So, one of the issues that we used to see with deodorant in the world of 2-D mammography, is that deodorant can produce calcifications in the axilla or the armpit region, and we know that cancers do occur in that area. Now with Tomosynthesis we’re able to tell if the calcifications are in in the skin, but those calcifications may mask an underlying smaller mass or even suspicious calcifications.

10:57 – 11:45

Dr. Madhavi Raghu

So to make the exam clearer, that is why we actually ask patients to wipe the deodorant off. It helps us, as radiologists, interpret the exam more accurately. Once a mammogram is performed, typically, the results are available, I think, usually within 24 hours. And then, you know, our patients are going to get called back – they are called back by our navigator and they’ll call back and potentially, you know, they have to return for additional imaging, our navigators will explain what that means and what needs to happen for the patient. So when patients return for what’s called a diagnostic mammogram for extra pictures, what are some things that you talk to patients about to help them with their anxiety? Because I know that that can be very scary for many patients.

11:45 – 12:22

Ana Newsome

Yes, they get nervous right away. So as I bring them in, you know, again, I tried telling them, you know, try not to be nervous. Let’s get through the exam. We’ll go as smoothly as possible and you will potentially know your results today. And that just seems to calm them down a little bit instead of having to wait another 24 hours for their results. Typically, here we have a radiologist on site and we verify that they don’t need any more additional imaging or an ultrasound. And I just let them know you will know your results by the end of the exam, so don’t worry.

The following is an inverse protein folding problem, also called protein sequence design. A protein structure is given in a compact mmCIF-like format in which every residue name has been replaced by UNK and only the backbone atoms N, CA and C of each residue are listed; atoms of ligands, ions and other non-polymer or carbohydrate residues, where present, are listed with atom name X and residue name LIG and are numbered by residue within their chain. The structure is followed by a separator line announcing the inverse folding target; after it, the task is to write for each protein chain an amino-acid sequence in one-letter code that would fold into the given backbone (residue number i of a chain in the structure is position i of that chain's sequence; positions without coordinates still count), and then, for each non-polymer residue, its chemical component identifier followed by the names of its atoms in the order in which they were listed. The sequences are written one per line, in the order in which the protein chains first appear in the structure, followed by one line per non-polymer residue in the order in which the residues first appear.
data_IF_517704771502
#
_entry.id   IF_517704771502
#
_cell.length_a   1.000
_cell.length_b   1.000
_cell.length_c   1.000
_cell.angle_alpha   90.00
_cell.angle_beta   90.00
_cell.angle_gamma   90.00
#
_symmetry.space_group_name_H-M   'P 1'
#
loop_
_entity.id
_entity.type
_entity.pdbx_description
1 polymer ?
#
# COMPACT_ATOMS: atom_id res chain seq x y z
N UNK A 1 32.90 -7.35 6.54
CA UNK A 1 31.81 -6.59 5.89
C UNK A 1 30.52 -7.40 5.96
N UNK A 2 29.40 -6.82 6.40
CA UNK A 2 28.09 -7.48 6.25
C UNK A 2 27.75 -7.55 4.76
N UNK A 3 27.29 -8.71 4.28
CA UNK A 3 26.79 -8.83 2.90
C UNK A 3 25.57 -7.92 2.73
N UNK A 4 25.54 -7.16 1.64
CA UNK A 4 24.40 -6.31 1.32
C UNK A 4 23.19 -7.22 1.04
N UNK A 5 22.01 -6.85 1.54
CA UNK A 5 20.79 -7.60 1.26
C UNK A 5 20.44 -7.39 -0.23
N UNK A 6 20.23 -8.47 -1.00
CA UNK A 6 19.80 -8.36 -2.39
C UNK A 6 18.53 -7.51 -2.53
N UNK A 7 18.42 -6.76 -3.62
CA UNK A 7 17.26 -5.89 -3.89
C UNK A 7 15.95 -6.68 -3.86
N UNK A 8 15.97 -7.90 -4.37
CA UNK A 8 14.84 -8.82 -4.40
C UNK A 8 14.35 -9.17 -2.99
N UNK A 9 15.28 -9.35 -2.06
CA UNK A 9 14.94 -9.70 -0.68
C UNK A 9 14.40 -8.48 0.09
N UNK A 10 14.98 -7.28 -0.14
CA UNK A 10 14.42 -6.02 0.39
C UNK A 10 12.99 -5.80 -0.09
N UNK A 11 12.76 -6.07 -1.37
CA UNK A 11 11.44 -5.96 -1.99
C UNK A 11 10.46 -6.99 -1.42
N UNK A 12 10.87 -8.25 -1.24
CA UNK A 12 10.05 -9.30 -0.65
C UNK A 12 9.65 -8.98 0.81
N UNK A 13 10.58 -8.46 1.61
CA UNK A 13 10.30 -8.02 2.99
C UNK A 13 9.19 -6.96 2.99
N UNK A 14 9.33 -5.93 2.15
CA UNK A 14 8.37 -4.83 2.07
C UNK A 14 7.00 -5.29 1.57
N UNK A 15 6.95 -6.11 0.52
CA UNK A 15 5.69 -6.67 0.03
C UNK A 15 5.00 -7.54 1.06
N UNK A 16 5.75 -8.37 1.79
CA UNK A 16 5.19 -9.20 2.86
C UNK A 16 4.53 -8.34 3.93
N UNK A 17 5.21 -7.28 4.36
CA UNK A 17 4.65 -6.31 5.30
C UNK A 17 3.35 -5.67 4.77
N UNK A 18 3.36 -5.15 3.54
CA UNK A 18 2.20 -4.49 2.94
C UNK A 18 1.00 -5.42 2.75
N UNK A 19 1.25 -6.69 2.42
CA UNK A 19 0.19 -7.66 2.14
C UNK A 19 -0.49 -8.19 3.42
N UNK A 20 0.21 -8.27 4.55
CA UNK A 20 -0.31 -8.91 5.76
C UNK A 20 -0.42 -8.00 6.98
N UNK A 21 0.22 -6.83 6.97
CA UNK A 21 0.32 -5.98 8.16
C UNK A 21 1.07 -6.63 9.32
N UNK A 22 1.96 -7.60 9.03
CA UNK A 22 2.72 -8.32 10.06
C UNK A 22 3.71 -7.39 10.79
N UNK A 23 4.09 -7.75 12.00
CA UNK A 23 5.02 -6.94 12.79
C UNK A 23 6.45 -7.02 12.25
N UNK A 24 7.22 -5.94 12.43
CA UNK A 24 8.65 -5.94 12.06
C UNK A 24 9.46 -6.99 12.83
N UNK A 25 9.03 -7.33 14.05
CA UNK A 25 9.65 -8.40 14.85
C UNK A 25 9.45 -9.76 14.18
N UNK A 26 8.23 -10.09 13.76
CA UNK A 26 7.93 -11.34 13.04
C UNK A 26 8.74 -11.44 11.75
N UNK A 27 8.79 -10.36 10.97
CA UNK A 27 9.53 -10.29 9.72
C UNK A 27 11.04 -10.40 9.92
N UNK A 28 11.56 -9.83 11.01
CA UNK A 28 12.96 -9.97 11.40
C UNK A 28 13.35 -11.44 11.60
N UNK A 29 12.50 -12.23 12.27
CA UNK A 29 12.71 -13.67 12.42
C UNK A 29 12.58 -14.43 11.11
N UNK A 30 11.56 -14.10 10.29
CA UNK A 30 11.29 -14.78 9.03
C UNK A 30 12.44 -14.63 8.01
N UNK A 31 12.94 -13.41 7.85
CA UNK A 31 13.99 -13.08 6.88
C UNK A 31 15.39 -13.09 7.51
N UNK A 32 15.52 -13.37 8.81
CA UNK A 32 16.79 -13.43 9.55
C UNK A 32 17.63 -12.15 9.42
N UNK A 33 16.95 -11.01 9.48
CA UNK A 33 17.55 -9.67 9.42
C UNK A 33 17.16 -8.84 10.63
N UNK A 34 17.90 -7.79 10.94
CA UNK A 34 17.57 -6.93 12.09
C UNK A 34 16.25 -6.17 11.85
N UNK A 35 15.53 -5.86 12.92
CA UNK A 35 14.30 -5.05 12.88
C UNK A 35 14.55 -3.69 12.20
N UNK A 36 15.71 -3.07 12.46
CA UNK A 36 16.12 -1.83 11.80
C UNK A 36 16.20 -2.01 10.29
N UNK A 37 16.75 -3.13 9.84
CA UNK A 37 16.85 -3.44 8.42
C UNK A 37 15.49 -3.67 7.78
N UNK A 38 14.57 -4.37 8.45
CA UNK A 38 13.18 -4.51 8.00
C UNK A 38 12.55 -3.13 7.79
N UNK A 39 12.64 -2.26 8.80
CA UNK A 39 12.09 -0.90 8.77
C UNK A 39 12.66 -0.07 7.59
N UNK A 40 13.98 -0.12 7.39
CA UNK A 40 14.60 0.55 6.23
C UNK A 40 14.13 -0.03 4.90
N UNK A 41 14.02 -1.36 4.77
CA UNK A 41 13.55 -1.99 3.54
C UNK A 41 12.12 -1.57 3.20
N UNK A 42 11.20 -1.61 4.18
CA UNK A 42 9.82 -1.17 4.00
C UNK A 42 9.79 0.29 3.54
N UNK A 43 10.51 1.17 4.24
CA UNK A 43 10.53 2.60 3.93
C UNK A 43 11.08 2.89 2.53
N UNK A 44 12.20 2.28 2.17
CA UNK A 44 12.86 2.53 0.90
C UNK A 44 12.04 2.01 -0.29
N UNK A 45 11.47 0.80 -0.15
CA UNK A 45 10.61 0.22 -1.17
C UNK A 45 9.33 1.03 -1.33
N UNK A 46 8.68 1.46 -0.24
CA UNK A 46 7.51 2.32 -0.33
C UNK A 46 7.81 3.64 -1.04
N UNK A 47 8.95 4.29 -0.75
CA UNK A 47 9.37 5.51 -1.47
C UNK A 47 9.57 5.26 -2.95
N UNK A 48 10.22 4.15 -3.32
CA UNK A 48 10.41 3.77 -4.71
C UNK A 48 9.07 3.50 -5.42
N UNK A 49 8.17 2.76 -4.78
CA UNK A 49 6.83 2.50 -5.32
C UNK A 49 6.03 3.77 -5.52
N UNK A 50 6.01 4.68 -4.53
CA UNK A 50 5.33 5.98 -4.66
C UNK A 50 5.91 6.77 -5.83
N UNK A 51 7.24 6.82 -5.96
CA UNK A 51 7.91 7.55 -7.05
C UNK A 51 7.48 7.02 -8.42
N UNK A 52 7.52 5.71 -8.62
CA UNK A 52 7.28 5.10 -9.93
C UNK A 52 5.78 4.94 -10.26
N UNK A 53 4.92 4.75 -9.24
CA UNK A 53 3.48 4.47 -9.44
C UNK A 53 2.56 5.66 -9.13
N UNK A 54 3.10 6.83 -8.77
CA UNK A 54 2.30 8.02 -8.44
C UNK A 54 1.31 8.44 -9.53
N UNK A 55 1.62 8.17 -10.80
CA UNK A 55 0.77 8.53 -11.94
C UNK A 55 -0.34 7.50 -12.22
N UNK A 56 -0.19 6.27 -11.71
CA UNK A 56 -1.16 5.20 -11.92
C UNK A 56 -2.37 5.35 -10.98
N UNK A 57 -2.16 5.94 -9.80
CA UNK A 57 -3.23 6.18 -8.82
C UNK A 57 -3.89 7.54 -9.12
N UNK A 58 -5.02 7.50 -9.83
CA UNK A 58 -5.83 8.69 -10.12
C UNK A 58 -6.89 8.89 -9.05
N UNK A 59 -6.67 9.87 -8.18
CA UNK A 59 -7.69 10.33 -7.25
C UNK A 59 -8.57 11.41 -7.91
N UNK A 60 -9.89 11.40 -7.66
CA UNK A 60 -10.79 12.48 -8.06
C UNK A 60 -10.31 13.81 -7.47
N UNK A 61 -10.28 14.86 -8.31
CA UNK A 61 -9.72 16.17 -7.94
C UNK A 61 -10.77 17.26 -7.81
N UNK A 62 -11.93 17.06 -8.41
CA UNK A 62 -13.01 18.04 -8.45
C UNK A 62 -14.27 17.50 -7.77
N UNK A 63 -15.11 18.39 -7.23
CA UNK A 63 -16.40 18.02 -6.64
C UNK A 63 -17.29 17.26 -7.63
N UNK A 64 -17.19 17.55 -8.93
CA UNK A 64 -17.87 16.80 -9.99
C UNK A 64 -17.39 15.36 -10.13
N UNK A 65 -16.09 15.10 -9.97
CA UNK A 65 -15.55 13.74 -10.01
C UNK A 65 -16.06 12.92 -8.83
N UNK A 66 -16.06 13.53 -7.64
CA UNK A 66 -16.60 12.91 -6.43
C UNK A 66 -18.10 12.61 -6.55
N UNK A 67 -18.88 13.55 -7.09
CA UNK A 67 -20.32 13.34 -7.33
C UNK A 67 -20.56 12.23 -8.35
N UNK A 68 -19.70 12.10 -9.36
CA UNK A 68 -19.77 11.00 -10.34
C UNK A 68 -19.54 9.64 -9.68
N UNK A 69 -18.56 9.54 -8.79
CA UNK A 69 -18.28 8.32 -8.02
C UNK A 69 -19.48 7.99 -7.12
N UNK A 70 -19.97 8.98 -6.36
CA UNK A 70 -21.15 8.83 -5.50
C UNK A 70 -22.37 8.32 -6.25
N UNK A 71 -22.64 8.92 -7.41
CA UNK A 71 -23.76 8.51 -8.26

12:22 – 13:04

Dr. Madhavi Raghu

That’s right. I think that’s one of the differences between a diagnostic mammogram and a screening mammogram. So all diagnostic patients are evaluated by the radiologist – the imaging is evaluated before the patient departs. So if the patient needs to undergo a biopsy, we’ll go in and speak with the patient, discuss the results and if possible, even perform the biopsy the same day or very shortly thereafter. So patients have the opportunity to speak with the physician, with the radiologist who interpreted the exam so that they leave with a peace of mind or with a plan in place. And I think that’s really important.

13:04 – 13:34

Dr. Madhavi Raghu

Sometimes patients may need to have an ultrasound after the diagnostic mammogram. Again, we do that very immediately right after the diagnostic views so that the patients don’t have to wait or have to return for additional imaging. We try to put all of that together at one time. And again, the patients will have the opportunity to speak with a radiologist. So I think that, you know, we all have just to kind of switch gears a little bit, we all have a reason for doing the things that we do.

13:34 – 13:53

Dr. Madhavi Raghu

I would love to know what motivated you to become a mammography technologist because I truly believe that what you do, what your colleagues do, is so critical for creating important images that are helpful for all these women. So I just want you to share with us as to what drove you to become a mammo tech.

13:53 – 14:53

Ana Newsome

That’s a great question, because personally, I had to do a mammogram myself and at the imaging facility that I went to, I didn’t have a good experience. You know, from the check in, to the tech, to the leaving, to so many questions – it was a first mammogram myself, and the tech was not very comforting, you know, and as we discussed previously, it is not the most comfortable test. You know, you’re very nervous. You don’t know what to expect. You don’t know what to do. You’re very tense. And I just kind of thought to myself, you know, if only that tech was a little bit more passionate, maybe my exam and my anxiety wouldn’t have been so bad. So I thought to myself, “Hey, maybe I can give this a try,” you know, because it’s a very personal test, you know? And if I can try to make somebody comfortable and make their exam that much more – or less I should say – anxious, you know, that’s a goal I wanted to make.